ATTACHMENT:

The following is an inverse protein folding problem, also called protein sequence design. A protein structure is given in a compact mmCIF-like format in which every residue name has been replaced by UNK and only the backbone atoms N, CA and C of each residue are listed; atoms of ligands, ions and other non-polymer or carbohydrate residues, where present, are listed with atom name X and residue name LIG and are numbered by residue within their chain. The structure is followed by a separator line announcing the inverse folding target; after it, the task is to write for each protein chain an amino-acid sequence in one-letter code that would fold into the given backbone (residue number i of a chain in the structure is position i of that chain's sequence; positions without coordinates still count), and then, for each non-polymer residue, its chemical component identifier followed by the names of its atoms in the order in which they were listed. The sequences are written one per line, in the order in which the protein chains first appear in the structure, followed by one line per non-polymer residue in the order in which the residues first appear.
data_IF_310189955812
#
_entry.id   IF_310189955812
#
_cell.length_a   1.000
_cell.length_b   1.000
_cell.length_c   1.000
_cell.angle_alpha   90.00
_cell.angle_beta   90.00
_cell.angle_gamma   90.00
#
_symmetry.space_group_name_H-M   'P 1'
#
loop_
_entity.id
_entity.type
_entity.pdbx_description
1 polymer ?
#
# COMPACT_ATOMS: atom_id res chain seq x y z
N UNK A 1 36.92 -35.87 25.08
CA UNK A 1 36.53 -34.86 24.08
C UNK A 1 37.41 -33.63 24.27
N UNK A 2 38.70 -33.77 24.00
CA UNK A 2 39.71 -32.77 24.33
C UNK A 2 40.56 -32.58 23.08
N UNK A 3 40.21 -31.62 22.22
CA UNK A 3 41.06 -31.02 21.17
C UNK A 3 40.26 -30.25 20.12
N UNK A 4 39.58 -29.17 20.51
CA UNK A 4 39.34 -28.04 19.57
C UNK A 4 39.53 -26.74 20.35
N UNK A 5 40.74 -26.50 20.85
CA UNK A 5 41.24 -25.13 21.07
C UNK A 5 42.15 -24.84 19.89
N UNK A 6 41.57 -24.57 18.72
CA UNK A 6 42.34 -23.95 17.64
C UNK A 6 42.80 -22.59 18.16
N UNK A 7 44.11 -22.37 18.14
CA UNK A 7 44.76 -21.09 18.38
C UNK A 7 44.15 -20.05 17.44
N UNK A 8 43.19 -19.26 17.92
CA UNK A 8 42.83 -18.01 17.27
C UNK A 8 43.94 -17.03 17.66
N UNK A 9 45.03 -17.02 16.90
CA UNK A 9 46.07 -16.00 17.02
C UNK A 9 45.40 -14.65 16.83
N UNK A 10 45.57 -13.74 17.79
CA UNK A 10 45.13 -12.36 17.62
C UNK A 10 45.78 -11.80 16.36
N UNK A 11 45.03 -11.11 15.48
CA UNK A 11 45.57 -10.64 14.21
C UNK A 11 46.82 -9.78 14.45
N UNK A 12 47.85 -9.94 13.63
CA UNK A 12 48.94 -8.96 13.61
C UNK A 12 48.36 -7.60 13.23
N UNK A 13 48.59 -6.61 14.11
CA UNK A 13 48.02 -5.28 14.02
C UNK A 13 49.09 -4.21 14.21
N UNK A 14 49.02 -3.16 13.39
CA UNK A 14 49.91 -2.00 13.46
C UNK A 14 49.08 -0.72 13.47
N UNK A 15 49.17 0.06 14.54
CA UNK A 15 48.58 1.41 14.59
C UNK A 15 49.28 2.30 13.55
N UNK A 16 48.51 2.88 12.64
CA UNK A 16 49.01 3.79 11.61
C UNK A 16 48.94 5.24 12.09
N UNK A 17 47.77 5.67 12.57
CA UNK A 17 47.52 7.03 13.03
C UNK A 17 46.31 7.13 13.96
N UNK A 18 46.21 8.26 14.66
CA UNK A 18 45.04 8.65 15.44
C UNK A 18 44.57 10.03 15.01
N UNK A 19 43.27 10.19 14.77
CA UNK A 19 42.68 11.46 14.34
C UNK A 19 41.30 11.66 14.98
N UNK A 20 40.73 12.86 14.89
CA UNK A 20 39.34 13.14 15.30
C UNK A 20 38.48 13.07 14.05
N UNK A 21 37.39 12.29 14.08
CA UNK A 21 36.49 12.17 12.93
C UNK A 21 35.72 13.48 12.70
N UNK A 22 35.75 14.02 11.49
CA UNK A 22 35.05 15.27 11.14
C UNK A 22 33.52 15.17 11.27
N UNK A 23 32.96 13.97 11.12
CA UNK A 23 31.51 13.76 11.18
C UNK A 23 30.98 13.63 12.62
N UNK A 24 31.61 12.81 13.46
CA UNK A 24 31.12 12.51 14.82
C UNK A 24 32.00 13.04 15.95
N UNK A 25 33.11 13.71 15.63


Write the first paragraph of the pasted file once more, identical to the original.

The following is an inverse protein folding problem, also called protein sequence design. A protein structure is given in a compact mmCIF-like format in which every residue name has been replaced by UNK and only the backbone atoms N, CA and C of each residue are listed; atoms of ligands, ions and other non-polymer or carbohydrate residues, where present, are listed with atom name X and residue name LIG and are numbered by residue within their chain. The structure is followed by a separator line announcing the inverse folding target; after it, the task is to write for each protein chain an amino-acid sequence in one-letter code that would fold into the given backbone (residue number i of a chain in the structure is position i of that chain's sequence; positions without coordinates still count), and then, for each non-polymer residue, its chemical component identifier followed by the names of its atoms in the order in which they were listed. The sequences are written one per line, in the order in which the protein chains first appear in the structure, followed by one line per non-polymer residue in the order in which the residues first appear.